Libby Farmen

I hate writing a blog that has anything to do with politics because of the divisive nature of the landscape. But, this blog is more about a philosophy on human growth and development. I cannot get a comment made by a commentator out of my head as it made an outstanding point on playing to one’s talents. After watching President Donald Trump address a Joint Session of Congress for the first time, commentator Van Jones stated, “If he finds a way to do that over and over again, he will be there for eight years.” This comment has been circling around in my mind for weeks now.

Managers who make a difference achieve more than just business results. They make a positive difference in the lives of the people they manage. The pinnacle of managing to make a difference is helping people self-actualize.

Self-actualization is self-fulfillment. It looks different for everyone because everyone has a different set of talents, a different configuration of potential and a different definition of what is ultimately meaningful. Managers who help people self-actualize help them become more of who they really are.

Kim Turnage

The Follow Shirley Method? Whenever we talk about this topic, we get quizzical looks at first. Maybe you’ve never heard it called by that name, but you’ve been the victim of this training method at least once in your career. You arrive on the first day of your new job, your supervisor looks a little surprised to see you, and says, “Just follow Shirley today. She’ll show you the ropes.” That’s the Follow Shirley Method.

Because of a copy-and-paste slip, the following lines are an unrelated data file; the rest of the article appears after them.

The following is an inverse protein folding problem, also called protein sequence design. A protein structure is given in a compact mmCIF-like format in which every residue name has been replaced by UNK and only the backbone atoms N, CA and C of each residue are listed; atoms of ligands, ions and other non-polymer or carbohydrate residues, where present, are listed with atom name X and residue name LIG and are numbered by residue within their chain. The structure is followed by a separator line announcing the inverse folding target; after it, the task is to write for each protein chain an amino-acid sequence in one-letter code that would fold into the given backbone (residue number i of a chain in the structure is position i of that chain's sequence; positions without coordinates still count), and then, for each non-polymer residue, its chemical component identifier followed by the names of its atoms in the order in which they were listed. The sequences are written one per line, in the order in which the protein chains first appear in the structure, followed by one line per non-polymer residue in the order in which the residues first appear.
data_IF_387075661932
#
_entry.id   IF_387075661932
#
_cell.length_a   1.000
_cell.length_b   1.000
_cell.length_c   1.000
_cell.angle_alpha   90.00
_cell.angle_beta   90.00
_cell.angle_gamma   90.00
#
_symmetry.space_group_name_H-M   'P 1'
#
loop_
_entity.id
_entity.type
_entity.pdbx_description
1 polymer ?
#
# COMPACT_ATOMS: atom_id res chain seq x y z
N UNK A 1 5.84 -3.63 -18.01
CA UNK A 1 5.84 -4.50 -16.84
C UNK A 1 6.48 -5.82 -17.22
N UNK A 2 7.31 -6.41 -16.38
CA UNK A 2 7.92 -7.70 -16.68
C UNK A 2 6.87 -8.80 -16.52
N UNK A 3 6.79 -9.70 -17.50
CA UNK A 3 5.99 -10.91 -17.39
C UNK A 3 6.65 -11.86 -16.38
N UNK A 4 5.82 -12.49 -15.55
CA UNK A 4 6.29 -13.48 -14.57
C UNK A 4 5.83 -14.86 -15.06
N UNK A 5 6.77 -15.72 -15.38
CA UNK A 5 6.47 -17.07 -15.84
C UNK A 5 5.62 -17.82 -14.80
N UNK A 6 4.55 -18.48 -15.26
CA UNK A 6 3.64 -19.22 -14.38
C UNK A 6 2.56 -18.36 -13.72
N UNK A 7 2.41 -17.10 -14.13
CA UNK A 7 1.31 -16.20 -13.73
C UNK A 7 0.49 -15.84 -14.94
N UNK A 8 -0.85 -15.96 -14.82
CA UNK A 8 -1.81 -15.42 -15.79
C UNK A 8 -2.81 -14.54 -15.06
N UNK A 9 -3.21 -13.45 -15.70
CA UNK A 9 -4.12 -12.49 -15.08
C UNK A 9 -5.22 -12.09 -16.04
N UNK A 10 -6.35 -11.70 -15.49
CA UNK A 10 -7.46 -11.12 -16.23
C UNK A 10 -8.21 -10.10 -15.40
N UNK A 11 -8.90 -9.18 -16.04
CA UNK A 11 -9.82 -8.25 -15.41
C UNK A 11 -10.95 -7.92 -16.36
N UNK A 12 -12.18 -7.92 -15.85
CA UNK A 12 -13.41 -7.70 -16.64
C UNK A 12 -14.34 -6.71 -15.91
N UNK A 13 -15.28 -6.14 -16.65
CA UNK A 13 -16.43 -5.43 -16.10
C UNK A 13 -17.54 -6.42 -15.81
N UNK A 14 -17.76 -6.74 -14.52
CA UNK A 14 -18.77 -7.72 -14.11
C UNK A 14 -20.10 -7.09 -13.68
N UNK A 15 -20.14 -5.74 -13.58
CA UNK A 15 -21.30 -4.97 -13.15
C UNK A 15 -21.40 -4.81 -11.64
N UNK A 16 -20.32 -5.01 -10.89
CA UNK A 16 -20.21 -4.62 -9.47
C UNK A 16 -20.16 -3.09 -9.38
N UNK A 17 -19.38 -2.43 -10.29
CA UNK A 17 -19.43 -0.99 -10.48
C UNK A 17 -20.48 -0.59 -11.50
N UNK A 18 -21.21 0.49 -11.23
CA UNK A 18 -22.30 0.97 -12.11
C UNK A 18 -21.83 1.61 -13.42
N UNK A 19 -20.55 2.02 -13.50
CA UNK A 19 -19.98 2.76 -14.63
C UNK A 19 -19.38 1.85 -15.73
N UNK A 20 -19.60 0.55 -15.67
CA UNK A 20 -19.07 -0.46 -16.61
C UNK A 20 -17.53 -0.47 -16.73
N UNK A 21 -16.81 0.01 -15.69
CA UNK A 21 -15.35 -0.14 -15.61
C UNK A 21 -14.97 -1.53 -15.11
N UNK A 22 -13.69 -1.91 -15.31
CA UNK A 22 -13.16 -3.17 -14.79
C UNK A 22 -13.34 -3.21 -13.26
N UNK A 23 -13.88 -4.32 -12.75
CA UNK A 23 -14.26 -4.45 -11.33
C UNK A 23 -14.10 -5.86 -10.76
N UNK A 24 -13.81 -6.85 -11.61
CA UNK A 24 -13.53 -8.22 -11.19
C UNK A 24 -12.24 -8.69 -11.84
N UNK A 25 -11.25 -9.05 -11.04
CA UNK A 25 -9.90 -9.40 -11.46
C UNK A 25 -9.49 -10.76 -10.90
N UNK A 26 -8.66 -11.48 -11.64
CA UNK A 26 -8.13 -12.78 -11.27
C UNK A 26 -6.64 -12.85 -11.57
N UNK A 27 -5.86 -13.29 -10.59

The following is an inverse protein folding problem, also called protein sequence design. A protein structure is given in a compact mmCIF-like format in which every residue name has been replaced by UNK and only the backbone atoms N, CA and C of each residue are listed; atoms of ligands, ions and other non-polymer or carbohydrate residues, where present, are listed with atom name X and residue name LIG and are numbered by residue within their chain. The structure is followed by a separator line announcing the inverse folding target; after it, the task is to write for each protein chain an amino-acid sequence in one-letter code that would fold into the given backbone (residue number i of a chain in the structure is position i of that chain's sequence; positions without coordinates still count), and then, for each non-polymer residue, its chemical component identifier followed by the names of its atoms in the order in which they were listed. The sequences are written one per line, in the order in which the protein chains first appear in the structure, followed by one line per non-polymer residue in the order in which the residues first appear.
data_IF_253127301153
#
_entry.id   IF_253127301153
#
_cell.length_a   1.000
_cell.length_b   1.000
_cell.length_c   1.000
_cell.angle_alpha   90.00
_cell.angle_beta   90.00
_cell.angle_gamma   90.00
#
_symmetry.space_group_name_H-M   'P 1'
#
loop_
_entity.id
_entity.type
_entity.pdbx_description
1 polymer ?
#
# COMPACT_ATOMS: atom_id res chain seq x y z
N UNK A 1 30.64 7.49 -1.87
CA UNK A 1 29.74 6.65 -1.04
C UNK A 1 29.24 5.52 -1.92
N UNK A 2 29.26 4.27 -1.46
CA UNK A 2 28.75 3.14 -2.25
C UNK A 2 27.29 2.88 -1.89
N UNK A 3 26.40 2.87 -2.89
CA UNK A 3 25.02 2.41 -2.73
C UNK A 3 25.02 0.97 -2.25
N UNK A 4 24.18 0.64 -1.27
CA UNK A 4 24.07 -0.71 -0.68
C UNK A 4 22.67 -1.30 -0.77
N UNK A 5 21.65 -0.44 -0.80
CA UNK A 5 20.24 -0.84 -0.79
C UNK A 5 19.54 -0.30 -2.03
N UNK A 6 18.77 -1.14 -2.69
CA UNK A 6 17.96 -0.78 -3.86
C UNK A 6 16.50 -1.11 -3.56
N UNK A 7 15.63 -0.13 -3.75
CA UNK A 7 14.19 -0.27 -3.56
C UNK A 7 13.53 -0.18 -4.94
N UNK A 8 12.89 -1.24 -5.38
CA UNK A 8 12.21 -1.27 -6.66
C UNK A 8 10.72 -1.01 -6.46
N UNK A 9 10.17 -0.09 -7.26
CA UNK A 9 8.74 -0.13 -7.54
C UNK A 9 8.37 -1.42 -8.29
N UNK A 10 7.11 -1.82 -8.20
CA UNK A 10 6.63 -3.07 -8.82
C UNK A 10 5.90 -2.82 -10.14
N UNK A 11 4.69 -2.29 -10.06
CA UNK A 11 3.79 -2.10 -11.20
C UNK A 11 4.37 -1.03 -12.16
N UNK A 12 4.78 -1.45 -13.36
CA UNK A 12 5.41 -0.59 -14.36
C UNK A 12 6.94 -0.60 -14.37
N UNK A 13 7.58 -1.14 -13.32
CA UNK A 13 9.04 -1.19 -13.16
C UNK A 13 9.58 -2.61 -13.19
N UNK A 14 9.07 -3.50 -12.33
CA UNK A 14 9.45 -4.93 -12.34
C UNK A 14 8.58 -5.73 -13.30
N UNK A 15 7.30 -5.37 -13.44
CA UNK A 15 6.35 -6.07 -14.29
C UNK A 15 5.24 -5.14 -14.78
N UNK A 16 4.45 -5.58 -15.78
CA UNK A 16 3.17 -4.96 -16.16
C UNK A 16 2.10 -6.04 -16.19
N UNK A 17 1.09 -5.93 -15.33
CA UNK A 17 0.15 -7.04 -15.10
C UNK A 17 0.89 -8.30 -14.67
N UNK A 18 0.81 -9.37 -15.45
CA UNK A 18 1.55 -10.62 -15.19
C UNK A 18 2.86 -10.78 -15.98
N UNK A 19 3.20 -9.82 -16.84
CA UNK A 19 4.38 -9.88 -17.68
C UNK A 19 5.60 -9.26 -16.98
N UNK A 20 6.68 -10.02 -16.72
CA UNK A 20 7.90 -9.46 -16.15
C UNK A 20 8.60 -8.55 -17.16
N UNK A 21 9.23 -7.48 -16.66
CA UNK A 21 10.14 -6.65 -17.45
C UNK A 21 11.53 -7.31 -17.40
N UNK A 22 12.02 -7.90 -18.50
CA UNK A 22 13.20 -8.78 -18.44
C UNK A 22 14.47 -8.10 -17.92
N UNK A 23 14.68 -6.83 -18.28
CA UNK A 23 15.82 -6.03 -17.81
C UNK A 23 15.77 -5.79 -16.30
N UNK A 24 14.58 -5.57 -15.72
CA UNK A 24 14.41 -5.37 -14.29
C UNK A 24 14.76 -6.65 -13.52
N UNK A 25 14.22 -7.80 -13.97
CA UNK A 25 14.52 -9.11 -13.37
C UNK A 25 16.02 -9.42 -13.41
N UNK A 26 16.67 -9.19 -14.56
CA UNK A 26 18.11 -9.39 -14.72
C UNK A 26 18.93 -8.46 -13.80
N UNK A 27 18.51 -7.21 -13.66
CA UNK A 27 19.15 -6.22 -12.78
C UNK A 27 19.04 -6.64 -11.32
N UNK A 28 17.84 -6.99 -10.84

Kim Shirk

It’s amazing once you have a lens on talent the way the world opens your eyes to unique perspectives. This is exactly what happened for our Co-Founder, Doug Rath. He recalls,

“I was once in British Columbia and saw an older couple canoeing on a lake with choppy waters and was astonished at how adept they seemed to be in this canoe. I spoke to them when they came ashore and asked the man in the couple if he was nervous and he said, ‘If you know how to canoe it's the safest vehicle in not only rough lake water but in rough seas.’”

Are you still living with the fantasy that relationships should be 50/50? If you want to be a manager who makes a difference, we encourage you to embrace the reality that relationships ebb and flow. Some days relationship investments from the two parties might be 60/40. Other days they might be 30/70. And over time some relationships may never even out to 50/50.